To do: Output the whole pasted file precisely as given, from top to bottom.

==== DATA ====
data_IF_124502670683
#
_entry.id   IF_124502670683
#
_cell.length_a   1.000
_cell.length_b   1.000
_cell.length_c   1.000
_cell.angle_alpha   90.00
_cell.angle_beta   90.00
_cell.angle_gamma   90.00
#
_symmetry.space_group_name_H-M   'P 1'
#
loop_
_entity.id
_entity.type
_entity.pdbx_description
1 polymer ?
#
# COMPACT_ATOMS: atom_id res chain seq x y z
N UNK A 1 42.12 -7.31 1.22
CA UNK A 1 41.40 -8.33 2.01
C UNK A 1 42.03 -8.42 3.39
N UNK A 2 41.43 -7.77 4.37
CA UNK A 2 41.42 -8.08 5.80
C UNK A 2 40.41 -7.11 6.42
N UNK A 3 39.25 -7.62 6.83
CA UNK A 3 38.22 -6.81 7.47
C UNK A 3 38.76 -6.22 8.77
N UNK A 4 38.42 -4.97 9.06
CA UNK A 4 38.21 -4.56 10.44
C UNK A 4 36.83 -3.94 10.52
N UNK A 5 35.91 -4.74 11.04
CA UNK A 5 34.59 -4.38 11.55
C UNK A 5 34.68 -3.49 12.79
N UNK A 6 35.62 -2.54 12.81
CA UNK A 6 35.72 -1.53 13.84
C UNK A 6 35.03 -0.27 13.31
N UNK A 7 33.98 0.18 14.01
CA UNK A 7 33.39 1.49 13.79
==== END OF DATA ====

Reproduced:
data_IF_124502670683
#
_entry.id   IF_124502670683
#
_cell.length_a   1.000
_cell.length_b   1.000
_cell.length_c   1.000
_cell.angle_alpha   90.00
_cell.angle_beta   90.00
_cell.angle_gamma   90.00
#
_symmetry.space_group_name_H-M   'P 1'
#
loop_
_entity.id
_entity.type
_entity.pdbx_description
1 polymer ?
#
# COMPACT_ATOMS: atom_id res chain seq x y z
N UNK A 1 42.12 -7.31 1.22
CA UNK A 1 41.40 -8.33 2.01
C UNK A 1 42.03 -8.42 3.39
N UNK A 2 41.43 -7.77 4.37
CA UNK A 2 41.42 -8.08 5.80
C UNK A 2 40.41 -7.11 6.42
N UNK A 3 39.25 -7.62 6.83
CA UNK A 3 38.22 -6.81 7.47
C UNK A 3 38.76 -6.22 8.77
N UNK A 4 38.42 -4.97 9.06
CA UNK A 4 38.21 -4.56 10.44
C UNK A 4 36.83 -3.94 10.52
N UNK A 5 35.91 -4.74 11.04
CA UNK A 5 34.59 -4.38 11.55
C UNK A 5 34.68 -3.49 12.79
N UNK A 6 35.62 -2.54 12.81
CA UNK A 6 35.72 -1.53 13.84
C UNK A 6 35.03 -0.27 13.31
N UNK A 7 33.98 0.18 14.01
CA UNK A 7 33.39 1.49 13.79